Doing Without Cash Bail in Illinois: The PFA’s First Month

  • Name
    Patrick Griffin ·
  • Name
    Amanda Ward ·
  • Name
    Don Stemen ·
  • Name
    Dave Olson ·
  • Name
    Branden Dupont ·
  • Name
    Elena Hoeferle ·

The Illinois Pretrial Fairness Act (PFA) went into effect across the state on Monday, September 18th, completely overhauling Illinois pretrial detention and release practices. Among other things, the PFA abolished the use of cash bail as a condition of pretrial release, imposed strict new limits on the use of pretrial jail detention for people accused of crimes, and set up an array of new hearings, procedures, and decision standards for courts. As evaluators of the PFA’s statewide implementation and impact, we’ve been observing as many first appearance and detention hearings as we can in these early weeks, to monitor the roll-out and get a sense of early challenges to implementation.

So how does it look so far?

Obviously, we have only our initial impressions at this point, based on 150-plus hearing observations—mostly in Cook County, but also in Lake, Winnebago, Kane, and McLean Counties. We do have a baseline for comparison, however, having made structured observations in about 140 bond court hearings under previous law, many in counties we’ve now had a chance to revisit. In addition, we are continuing to collect and analyze available data regarding jail and pretrial supervision populations and the outcomes of detention hearings, which serve to supplement our first-hand observations.

A New Clarity

While our previous observations of pre-PFA bond court practice uncovered variations from one county to another, the general picture we got is easily summed up. Hearings were short—often breathtakingly so. Most defendants, whatever they were accused of, were given cash bail as a condition of release, and bail amounts tended to be substantial. Reasons were not always given for bond decisions, and it was rarely clear what factors were decisive. Perhaps most importantly, except in the rare instances in which defendants were detained without bail, it was not even possible to determine from the bond decision what custody outcome the judge actually thought was appropriate: that is, should the defendant be held or released? The only hint of an answer was a dollar amount.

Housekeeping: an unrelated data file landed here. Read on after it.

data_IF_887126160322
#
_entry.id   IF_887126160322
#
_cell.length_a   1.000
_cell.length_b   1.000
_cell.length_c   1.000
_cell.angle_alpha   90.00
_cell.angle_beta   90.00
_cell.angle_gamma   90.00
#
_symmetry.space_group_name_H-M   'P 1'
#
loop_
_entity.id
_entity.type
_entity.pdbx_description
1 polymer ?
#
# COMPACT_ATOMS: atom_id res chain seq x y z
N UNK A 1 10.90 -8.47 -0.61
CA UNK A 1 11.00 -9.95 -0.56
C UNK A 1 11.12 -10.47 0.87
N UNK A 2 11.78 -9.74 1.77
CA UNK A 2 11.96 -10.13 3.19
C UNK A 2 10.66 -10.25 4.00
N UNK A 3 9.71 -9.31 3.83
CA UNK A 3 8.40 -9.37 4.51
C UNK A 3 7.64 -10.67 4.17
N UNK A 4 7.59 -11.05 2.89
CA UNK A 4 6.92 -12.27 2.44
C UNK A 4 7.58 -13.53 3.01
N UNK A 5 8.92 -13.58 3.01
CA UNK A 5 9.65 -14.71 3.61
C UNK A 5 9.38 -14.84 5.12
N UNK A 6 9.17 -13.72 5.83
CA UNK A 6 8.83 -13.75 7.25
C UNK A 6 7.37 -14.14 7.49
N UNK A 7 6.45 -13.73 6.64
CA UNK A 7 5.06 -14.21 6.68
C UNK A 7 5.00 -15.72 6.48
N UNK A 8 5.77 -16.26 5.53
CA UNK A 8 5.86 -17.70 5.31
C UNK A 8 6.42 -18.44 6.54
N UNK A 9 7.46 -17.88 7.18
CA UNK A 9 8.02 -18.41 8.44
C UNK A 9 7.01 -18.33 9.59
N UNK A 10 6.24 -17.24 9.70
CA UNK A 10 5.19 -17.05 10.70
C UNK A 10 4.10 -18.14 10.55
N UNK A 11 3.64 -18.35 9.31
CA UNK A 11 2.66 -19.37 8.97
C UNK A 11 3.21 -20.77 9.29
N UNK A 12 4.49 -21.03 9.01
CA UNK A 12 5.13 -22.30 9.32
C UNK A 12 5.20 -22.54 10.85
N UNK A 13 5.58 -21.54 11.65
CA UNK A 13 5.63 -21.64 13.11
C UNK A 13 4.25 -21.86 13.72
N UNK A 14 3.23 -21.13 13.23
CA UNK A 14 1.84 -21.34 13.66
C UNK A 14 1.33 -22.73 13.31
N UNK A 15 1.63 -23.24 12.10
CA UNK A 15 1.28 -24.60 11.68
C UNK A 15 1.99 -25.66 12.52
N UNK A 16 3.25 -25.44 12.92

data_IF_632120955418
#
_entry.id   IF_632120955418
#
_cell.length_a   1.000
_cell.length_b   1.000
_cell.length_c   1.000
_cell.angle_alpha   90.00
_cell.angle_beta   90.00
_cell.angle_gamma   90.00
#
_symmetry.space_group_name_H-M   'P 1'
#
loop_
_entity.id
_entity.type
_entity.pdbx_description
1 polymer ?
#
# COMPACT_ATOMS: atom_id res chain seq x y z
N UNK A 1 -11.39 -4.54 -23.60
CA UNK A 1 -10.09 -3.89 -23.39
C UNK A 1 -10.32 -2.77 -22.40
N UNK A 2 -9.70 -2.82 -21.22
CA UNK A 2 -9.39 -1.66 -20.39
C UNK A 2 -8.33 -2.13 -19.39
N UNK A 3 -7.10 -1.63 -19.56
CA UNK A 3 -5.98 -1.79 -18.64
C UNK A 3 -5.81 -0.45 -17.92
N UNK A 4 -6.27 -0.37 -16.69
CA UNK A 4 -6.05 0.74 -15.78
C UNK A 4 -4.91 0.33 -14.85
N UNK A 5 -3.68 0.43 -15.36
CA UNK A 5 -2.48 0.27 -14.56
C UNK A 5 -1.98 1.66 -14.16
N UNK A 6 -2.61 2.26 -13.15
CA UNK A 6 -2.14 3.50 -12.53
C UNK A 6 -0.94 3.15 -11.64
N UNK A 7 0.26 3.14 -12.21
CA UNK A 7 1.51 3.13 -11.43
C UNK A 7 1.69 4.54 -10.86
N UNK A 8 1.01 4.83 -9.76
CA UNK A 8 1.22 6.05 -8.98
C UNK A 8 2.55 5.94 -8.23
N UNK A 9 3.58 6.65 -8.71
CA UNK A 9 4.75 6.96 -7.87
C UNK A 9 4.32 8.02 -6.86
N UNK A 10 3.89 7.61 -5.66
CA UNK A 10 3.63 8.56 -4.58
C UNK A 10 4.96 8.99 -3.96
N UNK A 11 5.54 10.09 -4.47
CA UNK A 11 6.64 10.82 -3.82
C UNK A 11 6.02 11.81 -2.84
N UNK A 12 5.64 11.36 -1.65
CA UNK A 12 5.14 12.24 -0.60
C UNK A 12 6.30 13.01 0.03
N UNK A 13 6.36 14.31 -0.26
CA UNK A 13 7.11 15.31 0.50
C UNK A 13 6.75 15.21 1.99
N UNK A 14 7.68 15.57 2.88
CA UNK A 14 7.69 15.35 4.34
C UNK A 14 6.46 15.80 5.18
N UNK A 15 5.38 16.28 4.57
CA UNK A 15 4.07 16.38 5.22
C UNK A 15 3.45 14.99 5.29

We can certainly say that that uncertainty has now been cleared up. The new procedures mandated by the PFA focus all parties directly on the decision to detain or release. If the defendant is not to be detained (because the alleged offense is ineligible for detention, the state does not request it, or the judge otherwise declines to detain), the only issue is what conditions will be imposed in connection with release. In any event, at the end of every hearing, there is no doubt about what has been decided, or whether the defendant must remain in jail or may go home. In that sense, taking money out of the decision-mix has had a clarifying effect.

We noted some other signs that the PFA is changing the courtroom environment. In several of the counties where we conducted hearing observations, judges were educating everyone in the courtroom on the PFA, its procedures, terminology and decision standards. In Cook County, for example, judges began court sessions with lengthy opening statements on the new law, and took pains to explain their decision-making to defendants once hearings were under way. In other counties, judges were methodically articulating both the criteria that must be considered and the factors that went into their decisions, and in some instances, pointing out how the outcomes of the hearing would have been different prior to the PFA taking effect.

Hearing Times